AdmirerUS, your posts are always worth reading.
As someone who absolutely love alternative history, the idea of killing off the US President and Vice President is the topic of quite a few books and articles I've read and very fascinating, not to mention thought-provoking.

I stand corrected and change my statement to one quarter of the population loathing the current administration, one quarter are fully backing it up, one quarter has opted out, and one quarter (you among them? ) are okay-we-lost-but-let's-get-the-best-out-of-it-until-we-are-back-in-office-again.
However, (and that's what I find so worrying) it is undeniable that American politics has become increasingly polarized during the terms of the last few presidents. Now to the extent that many if not most moderates on both sides of the Congress dare not be moderates because they will simply be voted out of office at the next election.
And that surely is a problem, because how can you have long-term reforms if the opposition intends to reverse them after the next election, for fear of otherwise not being voted in?
That must create uncertainty for the American people. It sure does for your allies!
And isn't that the reason why people like Sanders and Trump, who originally started out as protest-candidates now have to be seriously considered as the next president or vice-president?

Right, and before anyone points the finger back at good old Europe. We sure have our problems as well! They are not the same problems as yours though, but we have them.
We are on the verge of EU imploding, or at best reverting into a kind of EEC. (Which might be the best thing anyway).
And because the political and media establishment has refused, not been unable but refused, to address the genuine concerns of ordinary people, (presumably because it goes against their idealized world-view) populist-parties are on the rise - big time!
So the possibility of the equivalent to brown-shirts marching the streets of Europe again within the next fifteen years has gone up from "a possibility" to "very probably".
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  #284  
Old 02-18-2016, 08:44 PM
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Personally, I don't think we could ever tolerate the appointed head of state. For all that so many of us don't vote, we are very proud of our cobbled together right to vote (once we got rid of the property ownership, black and female exclusions). We really do think we are better than the rest of the world. Bless our hearts. I hope you sense my irony here.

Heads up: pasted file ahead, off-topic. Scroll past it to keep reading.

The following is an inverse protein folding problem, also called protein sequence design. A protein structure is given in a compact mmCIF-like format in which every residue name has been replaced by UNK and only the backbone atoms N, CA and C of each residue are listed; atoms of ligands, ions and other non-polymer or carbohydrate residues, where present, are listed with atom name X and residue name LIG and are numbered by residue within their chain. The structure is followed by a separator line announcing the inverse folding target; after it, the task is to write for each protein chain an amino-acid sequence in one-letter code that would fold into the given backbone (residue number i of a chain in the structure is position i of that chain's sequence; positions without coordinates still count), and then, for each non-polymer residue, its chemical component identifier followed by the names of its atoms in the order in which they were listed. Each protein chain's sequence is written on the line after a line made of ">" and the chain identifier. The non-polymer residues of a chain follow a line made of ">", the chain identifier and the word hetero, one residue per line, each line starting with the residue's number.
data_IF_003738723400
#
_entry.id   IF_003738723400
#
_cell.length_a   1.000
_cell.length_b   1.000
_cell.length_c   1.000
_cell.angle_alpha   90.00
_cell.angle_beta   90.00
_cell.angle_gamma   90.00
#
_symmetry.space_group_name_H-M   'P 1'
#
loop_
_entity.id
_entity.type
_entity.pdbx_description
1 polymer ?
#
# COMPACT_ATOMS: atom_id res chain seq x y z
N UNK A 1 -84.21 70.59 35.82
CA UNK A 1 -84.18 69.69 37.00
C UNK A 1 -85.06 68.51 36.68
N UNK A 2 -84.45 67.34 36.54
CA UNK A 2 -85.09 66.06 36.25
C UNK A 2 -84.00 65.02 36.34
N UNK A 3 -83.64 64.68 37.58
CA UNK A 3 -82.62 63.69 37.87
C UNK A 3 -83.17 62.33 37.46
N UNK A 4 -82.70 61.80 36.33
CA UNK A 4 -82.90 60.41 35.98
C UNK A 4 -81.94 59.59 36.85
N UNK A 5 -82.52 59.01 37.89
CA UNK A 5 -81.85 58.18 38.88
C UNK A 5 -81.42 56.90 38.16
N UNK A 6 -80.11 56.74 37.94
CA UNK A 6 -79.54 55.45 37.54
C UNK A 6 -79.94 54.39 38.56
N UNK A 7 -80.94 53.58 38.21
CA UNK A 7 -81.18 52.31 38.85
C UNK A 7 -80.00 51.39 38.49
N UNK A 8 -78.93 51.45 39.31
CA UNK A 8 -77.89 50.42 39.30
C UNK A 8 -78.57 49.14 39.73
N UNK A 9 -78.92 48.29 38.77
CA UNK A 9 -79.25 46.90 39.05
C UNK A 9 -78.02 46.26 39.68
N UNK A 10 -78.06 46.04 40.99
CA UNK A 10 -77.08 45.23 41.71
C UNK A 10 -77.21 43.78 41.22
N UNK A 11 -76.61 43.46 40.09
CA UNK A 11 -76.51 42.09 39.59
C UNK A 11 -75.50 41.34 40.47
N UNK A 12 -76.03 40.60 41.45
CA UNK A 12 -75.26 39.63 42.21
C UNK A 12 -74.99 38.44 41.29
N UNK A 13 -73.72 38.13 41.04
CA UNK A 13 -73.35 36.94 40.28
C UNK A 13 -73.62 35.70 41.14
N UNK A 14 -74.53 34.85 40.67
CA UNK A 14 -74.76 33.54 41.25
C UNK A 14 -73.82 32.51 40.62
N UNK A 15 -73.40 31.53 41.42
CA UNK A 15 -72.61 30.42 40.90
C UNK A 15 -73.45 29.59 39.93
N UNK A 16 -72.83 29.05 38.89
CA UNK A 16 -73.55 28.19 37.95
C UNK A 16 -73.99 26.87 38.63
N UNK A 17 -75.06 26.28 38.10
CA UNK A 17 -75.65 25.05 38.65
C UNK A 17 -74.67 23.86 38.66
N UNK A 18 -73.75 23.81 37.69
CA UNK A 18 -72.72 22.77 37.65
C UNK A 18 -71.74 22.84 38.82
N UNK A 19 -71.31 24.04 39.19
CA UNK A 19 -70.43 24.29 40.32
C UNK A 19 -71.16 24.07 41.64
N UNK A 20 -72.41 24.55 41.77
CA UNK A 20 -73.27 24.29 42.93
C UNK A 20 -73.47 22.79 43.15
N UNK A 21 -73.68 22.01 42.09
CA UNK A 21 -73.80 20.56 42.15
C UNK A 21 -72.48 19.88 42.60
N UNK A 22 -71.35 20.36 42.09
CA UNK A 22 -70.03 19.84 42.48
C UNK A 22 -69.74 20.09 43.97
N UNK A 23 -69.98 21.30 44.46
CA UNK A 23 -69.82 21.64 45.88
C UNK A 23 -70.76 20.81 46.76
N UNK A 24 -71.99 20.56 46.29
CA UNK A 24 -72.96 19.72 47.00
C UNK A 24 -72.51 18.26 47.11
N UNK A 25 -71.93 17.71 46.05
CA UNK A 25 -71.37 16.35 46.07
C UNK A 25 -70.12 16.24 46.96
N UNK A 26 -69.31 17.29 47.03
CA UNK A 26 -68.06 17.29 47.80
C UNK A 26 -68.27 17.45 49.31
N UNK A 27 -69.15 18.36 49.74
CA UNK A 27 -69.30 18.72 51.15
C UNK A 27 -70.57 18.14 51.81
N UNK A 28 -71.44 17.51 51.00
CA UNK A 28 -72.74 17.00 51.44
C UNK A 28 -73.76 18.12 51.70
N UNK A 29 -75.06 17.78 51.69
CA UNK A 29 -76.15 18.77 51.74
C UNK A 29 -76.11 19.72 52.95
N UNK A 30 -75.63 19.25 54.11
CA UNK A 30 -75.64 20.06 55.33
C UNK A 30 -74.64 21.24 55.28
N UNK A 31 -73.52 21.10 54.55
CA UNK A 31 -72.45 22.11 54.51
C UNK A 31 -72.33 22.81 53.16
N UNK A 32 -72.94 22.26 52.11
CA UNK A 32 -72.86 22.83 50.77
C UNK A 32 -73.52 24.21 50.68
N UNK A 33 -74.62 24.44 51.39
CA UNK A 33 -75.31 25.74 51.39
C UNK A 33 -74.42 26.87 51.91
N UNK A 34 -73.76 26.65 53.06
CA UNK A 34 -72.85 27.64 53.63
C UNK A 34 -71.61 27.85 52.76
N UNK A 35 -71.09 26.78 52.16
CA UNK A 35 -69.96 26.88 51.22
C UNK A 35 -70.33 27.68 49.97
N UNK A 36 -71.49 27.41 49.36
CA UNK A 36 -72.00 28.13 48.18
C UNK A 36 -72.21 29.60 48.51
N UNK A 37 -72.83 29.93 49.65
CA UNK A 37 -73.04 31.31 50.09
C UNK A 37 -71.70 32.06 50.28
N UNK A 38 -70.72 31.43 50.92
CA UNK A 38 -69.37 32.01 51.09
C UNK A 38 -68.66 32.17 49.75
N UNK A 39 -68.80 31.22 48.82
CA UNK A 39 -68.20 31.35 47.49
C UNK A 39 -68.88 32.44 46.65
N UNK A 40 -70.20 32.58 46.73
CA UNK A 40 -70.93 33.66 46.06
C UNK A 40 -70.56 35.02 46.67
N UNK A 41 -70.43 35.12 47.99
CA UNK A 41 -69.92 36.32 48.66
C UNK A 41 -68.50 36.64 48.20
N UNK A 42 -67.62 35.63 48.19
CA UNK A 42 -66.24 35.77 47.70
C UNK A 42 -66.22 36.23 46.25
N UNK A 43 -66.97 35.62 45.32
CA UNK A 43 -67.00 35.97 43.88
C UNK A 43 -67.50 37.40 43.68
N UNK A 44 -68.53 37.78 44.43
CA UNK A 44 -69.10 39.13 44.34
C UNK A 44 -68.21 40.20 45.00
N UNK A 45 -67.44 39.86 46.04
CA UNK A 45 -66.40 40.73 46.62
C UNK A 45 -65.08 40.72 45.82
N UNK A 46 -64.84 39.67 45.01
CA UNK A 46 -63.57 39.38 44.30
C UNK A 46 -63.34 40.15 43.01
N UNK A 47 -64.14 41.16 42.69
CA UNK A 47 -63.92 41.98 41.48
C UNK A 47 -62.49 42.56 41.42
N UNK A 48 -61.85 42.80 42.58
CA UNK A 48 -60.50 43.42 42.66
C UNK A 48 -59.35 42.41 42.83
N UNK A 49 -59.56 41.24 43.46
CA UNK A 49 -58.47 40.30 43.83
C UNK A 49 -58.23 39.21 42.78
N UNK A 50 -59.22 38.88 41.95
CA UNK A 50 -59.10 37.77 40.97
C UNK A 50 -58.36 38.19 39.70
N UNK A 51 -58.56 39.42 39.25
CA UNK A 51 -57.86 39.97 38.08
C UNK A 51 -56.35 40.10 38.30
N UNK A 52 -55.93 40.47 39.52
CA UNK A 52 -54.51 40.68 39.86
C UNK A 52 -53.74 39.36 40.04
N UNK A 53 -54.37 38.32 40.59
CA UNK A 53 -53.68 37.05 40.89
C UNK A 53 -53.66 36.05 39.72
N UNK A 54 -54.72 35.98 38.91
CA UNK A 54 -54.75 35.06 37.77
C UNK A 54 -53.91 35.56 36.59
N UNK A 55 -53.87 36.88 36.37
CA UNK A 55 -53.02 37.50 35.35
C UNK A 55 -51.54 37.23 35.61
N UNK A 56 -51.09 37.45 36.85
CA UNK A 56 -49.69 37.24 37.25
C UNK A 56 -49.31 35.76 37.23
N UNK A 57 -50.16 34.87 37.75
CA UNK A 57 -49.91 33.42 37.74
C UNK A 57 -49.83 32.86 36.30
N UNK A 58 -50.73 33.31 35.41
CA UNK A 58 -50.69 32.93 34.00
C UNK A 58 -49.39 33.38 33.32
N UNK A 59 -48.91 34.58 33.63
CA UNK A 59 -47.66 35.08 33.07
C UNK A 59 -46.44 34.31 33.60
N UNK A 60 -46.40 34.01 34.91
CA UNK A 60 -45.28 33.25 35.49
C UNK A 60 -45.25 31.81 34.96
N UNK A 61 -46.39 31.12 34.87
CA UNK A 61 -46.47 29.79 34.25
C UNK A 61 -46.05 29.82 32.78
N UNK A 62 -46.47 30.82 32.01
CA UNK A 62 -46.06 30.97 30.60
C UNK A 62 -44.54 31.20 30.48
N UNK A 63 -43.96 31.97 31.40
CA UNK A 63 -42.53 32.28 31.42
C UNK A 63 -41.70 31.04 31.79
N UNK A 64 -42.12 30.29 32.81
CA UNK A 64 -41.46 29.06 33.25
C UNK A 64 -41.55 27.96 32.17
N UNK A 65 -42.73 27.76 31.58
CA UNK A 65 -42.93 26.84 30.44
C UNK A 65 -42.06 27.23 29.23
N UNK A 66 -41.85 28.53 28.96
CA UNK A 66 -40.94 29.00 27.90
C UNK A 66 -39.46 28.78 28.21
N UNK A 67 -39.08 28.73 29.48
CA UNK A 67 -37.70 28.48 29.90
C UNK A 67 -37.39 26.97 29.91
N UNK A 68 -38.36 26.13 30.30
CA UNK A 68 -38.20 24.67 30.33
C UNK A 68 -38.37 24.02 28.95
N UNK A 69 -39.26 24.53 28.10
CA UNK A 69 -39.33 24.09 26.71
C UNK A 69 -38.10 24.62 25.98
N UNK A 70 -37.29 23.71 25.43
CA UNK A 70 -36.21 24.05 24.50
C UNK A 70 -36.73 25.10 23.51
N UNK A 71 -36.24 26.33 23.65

And there is progress. We are no longer waterboarding. LGBT rights are mostly a done deal - and I never thought I would live to see that. We are not actively in a big war. Our air and water quality continue to improve. At least for the moment, we have universal healthcare. We are trying to undo the damage done to our schools by "No child left behind" - and it's huge that we have finally admitted it did not work. We hate to admit we were wrong.
I take heart in increasing my investment in local and state politics. At least there I can find the like minded, bind together and have an impact. Locally, after about 40 years of placeholders that let the place go to heck, we have mayor that in the first term tangibly improved our city.
In his second term, he's let it go to his head a bit. I'm coming back to the topic, mods, I swear I am! He has made some recent decisions in a unilateral, unparticipative and not-transparent way. He looked a bit like a petulant Duke and the serfs are currently smacking him about. He will learn. And then he will either go and run for Senate or Governor. And we will get the next guy and try to bend him or her to our needs.
All politics are local, indeed.
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  #285  
Old 02-19-2016, 12:52 AM
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All I can honestly say that if it should come to pass where there would be a ceremonial and apolitical and possibly hereditary head of state in the US, no matter who it was, the opposition to him/her would be enormous excepting for those people that totally identified with said head of state. Males would resent a female. Northerners would resent a Southerner. Blue would resent Purple (meaning races). Old would resent young. You get the picture. There is no way that one person or family could theoretically represent all the citizens in the US and not have a major uprising.

Thinking about this makes me realize that we're pretty damned smart to just honor Old Glory as Americans. The red, white and blue. That is the one thing that represents all citizens of the United States of America.